In December 2019, the Utah Supreme Court ruled that Deferred Action for Childhood Arrivals (DACA) recipients are eligible for admission to the Utah State Bar. But they should meet all requirements for admission.

In March 2015, the Utah Senate signed Senate Bill 131 into law. This law allows occupational therapists to get licenses if they have a license in another state or foreign country and have passed the board exam.

Utah E-Verify Requirements

The USCIS created E-Verify to check the employment eligibility of immigrants in the country. It is an online database that contains information on people's immigration status. Employers may use it to verify the employment eligibility of newly hired employees. The DHS administered the program in collaboration with the Social Security Administration.

Starting May 4, 2022, employers with 150 or more employees must register with the E-Verify system. They can hire new employees only if they verify the person's legal working status.

Driver's License/ID Requirements

Immigrants without proper documentation in Utah may get driving privileges. Senate Bill 227, signed into law on March 8, 2005, made it possible. The bill allows residents without proper documentation to get a driving privilege card. This is possible if the person has no Social Security number (SSN). But, applicants must submit documents that show proof of their identity and residency in Utah. They must also do fingerprinting. The fingerprinting will check against the state, local, and regional criminal records. They must also renew the driving privilege yearly.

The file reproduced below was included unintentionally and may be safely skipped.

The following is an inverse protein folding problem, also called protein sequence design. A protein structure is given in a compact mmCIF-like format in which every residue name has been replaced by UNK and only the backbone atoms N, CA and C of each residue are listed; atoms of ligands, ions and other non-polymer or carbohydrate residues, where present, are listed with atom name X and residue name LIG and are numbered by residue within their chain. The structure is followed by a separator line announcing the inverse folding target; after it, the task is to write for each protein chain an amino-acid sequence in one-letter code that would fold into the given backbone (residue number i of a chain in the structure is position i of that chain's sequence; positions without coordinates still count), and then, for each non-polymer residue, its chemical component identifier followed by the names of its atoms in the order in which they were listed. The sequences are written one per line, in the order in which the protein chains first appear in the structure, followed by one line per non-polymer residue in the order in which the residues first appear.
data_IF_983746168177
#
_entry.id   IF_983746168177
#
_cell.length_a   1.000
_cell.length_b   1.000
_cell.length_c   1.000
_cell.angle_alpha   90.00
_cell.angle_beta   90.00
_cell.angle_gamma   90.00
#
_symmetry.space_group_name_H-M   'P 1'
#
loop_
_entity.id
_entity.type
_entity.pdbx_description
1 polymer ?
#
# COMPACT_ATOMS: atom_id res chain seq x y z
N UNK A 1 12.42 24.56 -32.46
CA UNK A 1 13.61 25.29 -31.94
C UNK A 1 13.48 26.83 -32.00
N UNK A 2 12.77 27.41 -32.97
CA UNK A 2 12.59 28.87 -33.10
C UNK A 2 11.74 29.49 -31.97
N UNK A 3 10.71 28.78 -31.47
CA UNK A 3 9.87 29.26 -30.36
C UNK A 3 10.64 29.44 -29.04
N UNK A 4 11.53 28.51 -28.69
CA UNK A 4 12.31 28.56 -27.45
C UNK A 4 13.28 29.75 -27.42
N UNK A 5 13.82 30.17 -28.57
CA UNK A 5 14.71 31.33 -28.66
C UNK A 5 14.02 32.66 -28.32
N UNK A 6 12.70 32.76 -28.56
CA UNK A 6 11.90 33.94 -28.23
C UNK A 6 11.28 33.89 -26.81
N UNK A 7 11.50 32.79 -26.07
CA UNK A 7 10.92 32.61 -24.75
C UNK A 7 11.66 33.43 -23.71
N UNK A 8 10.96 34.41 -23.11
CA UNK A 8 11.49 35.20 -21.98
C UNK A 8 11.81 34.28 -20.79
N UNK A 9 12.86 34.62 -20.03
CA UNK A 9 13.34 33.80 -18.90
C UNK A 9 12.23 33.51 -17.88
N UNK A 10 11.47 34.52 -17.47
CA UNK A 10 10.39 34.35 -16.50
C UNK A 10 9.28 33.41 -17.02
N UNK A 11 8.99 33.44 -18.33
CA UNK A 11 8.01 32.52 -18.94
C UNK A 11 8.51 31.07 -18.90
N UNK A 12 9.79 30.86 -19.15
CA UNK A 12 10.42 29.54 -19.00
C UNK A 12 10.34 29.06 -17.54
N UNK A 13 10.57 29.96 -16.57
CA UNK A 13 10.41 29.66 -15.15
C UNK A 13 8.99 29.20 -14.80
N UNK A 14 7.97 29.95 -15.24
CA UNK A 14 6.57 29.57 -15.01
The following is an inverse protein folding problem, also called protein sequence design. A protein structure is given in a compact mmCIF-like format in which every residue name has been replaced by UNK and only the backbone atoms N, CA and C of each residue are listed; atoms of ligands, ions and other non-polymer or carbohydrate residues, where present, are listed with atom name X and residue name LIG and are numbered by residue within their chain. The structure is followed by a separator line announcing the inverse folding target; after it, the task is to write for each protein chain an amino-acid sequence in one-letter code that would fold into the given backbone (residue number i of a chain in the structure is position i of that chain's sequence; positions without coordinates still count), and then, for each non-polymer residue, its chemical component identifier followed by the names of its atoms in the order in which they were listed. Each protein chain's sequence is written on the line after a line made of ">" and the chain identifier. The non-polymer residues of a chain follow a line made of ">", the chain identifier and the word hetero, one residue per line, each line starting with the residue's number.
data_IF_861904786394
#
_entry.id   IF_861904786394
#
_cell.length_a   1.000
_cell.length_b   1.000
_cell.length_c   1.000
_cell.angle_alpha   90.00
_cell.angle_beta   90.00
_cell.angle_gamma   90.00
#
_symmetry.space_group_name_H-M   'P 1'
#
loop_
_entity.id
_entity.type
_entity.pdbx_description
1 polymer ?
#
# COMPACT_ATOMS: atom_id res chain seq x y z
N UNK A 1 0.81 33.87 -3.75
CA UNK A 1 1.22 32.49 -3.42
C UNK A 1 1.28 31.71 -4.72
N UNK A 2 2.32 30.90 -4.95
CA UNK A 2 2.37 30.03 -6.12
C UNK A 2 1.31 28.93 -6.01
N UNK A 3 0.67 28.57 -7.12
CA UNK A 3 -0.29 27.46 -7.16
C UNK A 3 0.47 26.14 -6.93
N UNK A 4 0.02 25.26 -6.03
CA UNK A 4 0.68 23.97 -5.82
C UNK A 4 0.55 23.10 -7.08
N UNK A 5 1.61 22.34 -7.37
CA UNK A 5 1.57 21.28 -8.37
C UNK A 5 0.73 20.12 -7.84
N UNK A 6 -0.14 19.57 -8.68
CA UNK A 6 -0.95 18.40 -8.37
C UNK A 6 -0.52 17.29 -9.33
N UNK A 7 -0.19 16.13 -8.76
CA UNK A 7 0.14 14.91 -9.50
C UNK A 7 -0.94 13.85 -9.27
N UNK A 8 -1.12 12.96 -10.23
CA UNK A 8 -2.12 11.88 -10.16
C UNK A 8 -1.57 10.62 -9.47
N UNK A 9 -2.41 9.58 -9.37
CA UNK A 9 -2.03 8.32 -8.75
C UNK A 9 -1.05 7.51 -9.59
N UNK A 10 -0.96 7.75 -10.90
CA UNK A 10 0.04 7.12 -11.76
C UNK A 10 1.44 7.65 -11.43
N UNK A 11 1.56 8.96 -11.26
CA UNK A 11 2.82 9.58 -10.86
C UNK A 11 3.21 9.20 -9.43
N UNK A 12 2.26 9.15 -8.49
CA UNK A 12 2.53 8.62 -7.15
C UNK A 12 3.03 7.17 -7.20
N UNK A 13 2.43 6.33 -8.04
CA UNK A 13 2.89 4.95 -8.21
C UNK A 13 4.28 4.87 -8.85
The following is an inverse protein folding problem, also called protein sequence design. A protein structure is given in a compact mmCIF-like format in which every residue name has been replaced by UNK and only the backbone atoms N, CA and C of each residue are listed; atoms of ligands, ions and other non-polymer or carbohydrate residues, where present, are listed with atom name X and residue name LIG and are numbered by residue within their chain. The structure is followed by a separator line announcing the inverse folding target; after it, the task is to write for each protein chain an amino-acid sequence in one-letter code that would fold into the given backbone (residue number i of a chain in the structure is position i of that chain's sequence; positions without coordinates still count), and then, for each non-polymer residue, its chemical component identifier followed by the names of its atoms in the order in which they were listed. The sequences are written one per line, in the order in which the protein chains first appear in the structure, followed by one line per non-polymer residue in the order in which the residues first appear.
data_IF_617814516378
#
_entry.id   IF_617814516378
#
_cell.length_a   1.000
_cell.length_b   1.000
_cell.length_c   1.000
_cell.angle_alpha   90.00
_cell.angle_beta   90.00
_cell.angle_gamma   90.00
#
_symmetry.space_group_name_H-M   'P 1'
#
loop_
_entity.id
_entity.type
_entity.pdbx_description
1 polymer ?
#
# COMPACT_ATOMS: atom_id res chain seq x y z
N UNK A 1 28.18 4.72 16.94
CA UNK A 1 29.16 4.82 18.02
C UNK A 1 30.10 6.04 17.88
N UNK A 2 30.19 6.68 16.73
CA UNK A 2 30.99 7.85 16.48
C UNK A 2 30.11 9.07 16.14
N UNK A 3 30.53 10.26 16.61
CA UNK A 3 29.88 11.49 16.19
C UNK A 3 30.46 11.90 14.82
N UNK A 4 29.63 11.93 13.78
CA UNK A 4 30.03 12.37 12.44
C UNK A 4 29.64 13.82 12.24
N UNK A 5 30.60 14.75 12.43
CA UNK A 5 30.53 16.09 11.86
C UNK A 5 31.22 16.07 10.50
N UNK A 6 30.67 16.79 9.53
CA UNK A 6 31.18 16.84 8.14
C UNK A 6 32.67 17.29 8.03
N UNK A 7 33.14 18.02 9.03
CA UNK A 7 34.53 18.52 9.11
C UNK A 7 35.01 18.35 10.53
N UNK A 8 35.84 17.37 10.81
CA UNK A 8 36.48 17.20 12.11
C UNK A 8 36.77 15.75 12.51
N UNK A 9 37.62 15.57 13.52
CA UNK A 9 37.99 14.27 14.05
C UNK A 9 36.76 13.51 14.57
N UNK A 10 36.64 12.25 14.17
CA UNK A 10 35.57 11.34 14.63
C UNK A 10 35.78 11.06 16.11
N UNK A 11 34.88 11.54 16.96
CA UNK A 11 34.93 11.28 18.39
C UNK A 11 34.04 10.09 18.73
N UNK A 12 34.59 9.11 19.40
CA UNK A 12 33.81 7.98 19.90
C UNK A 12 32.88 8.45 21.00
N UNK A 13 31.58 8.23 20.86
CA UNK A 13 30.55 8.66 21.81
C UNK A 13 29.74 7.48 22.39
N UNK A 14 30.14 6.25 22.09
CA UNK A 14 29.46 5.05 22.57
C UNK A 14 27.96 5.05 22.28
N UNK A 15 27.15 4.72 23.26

Utah also allows DACA recipients to get a driver's license or state identification card.

Public Benefits Restrictions

Federal law bars immigrants without proper documentation from getting most public benefits. But, they can get emergency services, health care, and other programs "necessary to protect life and safety."

Education Checks

Eligible people without proper documentation, including DACA recipients, may access Utah's in-state tuition and financial aid. House Bill 144 made this possible, which took effect on March 26, 2002. But, the students should meet specific requirements. The student should have:

  • Attended high school in Utah for three years or more
  • Graduated from a high school in Utah or received an equivalent of a high school diploma before the school term
  • Have not registered for classes before the 2002-2003 academic year